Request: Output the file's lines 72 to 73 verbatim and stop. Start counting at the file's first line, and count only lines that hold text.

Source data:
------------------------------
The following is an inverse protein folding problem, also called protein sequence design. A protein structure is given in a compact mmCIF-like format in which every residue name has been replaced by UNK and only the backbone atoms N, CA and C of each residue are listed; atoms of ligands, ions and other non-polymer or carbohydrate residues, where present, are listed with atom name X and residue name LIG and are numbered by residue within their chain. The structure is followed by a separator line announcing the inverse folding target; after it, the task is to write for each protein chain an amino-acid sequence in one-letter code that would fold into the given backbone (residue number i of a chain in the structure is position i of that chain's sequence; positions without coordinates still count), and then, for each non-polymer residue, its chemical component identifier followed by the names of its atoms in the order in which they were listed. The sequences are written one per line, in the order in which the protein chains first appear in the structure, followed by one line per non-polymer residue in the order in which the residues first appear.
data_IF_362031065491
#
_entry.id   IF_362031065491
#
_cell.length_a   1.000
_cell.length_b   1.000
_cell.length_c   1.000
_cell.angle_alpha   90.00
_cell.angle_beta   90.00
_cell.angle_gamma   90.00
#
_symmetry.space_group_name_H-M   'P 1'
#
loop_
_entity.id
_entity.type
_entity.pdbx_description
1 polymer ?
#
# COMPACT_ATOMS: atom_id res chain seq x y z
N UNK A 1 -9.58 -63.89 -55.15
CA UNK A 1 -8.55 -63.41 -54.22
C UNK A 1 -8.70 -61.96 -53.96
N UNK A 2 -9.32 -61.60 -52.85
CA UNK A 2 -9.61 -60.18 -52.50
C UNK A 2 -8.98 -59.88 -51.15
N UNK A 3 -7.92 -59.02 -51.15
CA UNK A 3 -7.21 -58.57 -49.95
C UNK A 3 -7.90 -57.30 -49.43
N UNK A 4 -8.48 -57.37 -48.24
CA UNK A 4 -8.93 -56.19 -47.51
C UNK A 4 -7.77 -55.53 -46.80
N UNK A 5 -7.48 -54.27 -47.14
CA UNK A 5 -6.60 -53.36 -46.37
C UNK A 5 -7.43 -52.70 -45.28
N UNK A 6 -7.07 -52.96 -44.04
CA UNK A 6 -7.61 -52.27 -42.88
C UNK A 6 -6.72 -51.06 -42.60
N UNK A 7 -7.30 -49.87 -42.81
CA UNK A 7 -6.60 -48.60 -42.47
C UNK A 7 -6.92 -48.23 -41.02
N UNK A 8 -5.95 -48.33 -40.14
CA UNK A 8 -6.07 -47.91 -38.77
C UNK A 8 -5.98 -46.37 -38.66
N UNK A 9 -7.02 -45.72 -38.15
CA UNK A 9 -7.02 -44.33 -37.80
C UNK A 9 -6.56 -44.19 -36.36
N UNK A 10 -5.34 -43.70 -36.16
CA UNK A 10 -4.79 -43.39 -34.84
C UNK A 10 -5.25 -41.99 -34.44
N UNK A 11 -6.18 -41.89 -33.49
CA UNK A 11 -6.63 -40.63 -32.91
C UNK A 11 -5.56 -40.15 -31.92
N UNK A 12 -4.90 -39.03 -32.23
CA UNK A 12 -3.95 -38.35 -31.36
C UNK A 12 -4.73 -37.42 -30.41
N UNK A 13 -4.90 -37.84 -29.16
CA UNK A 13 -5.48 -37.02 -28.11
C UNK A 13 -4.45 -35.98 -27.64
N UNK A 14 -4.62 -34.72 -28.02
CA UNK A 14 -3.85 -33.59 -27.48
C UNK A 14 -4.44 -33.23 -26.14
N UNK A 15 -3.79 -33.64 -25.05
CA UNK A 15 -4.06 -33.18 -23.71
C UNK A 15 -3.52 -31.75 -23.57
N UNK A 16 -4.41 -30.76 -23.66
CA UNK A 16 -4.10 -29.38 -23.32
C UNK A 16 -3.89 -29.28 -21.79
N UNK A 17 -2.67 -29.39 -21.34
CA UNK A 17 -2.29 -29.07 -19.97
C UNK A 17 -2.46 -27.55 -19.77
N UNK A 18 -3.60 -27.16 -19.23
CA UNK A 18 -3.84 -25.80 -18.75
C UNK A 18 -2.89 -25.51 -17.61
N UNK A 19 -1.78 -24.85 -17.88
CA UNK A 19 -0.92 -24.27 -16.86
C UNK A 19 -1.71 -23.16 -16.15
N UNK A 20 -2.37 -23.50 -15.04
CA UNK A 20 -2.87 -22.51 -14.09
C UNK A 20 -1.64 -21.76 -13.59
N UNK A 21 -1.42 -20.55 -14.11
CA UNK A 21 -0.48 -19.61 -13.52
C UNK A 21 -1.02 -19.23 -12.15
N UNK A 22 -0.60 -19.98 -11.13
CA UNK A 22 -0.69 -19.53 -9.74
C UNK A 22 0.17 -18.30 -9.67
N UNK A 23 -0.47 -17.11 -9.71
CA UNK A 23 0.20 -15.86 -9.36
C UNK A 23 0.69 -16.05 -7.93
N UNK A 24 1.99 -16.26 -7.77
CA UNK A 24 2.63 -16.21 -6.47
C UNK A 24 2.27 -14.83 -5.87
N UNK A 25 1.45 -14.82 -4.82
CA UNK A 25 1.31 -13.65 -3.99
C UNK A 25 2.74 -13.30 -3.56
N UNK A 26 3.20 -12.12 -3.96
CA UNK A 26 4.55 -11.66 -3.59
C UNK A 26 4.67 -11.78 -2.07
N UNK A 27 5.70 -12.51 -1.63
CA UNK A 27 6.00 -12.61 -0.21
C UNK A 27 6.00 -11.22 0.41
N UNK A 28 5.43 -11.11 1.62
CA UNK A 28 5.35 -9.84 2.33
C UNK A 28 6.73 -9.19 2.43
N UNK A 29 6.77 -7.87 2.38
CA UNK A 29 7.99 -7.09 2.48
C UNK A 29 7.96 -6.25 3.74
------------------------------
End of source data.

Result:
C UNK A 17 -2.46 -27.55 -19.77
N UNK A 18 -3.60 -27.16 -19.23